Most students stop attending church after high school, at least for a time. So how can we help students as they transition to a new life stage?
By Chad Higgins
Many years ago, I stepped onto the campus of the University of Oklahoma as a bright-eyed first-year student. Everything around me was new—new friends, a new city to live in, and even a new mini fridge in my dorm room. Life was good.
I remember sitting at my desk as my roommate walked through the door holding a cheap pizza. This scene had played out the same way the previous three evenings as well. I asked why he was eating pizza every night. His answer was simple. “It’s free,” he said. I questioned where he was getting free pizza. He went on to explain that everyone was doing it.
The pizza place across the road from the dorm had a popup tent next to it. A credit card company was offering each student a free pizza for simply applying for a credit card. Droves of teenagers were applying for high-interest credit cards and damaging their credit just for the taste of rubbery pizza. But poor financial choices are not the only decisions college students are making.
According to a study from Lifeway Research, 2 in 3 (66%) American young adults who attended a Protestant church regularly for at least a year as a teenager say they also dropped out for at least a year between the ages of 18 and 22. Meanwhile, 34% say they continued to attend twice a month or more.2 in 3 (66%) American young adults who attended a Protestant church regularly for at least a year as a teenager say they also dropped out for at least a year between the ages of 18 and 22. Click To Tweet
Ben Trueblood, director of Lifeway Students, said those numbers speak to the issue at hand. “We are seeing teenagers drop out of the church as they make the transition out of high school and student ministry,” he said. “This moment of transition is often too late for churches to act.”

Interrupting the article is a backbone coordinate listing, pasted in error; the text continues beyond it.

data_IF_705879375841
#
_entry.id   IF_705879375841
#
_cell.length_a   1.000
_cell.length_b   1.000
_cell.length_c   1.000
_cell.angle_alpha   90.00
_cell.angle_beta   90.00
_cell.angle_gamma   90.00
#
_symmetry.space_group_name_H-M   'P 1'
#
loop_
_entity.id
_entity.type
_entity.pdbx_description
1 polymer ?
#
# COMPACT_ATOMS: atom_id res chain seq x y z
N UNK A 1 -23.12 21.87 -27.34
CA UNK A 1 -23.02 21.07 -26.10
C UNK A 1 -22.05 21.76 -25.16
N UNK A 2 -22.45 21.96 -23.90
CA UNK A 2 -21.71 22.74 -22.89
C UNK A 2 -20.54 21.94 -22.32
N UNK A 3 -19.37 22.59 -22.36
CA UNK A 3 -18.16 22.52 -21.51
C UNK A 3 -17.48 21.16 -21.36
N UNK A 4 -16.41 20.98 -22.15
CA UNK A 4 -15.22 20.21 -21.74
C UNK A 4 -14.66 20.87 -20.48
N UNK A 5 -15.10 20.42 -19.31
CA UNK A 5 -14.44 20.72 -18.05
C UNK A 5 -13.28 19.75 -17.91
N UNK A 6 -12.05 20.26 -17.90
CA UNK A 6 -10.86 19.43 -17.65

So, what can we do? How can we help students make a solid choice post-graduation as they move to a new stage of life?
Don’t guess why they left after high school
One of the first things we can do is to not guess at what is happening. You might already have a few assumptions as to why these students are leaving the church after high school. But let’s look at the data.
Virtually all of those who dropped out (96%) listed a change in their life situation as a reason for their dropping out. Fewer say it was related to the church or pastor (73%); religious, ethical, or political beliefs (70%); or the student ministry (63%).
Moving to a new city is difficult for anyone. After high school, many of these students are leaving their parents and best friends behind. Relationships are so important when it comes to connection. As a church leader, you may be sending a few of your high school seniors away to college in a couple of months. Don’t guess what will happen to them. These are general statistics, but you know your specific students. Follow up with them. They still need you in their lives even if they are a state away.“If you are a pastor or student pastor, stop reading right now and put a reminder in your phone to call graduating students a few months post-graduation.” — Chad Higgins, @StudentMinistry Click To Tweet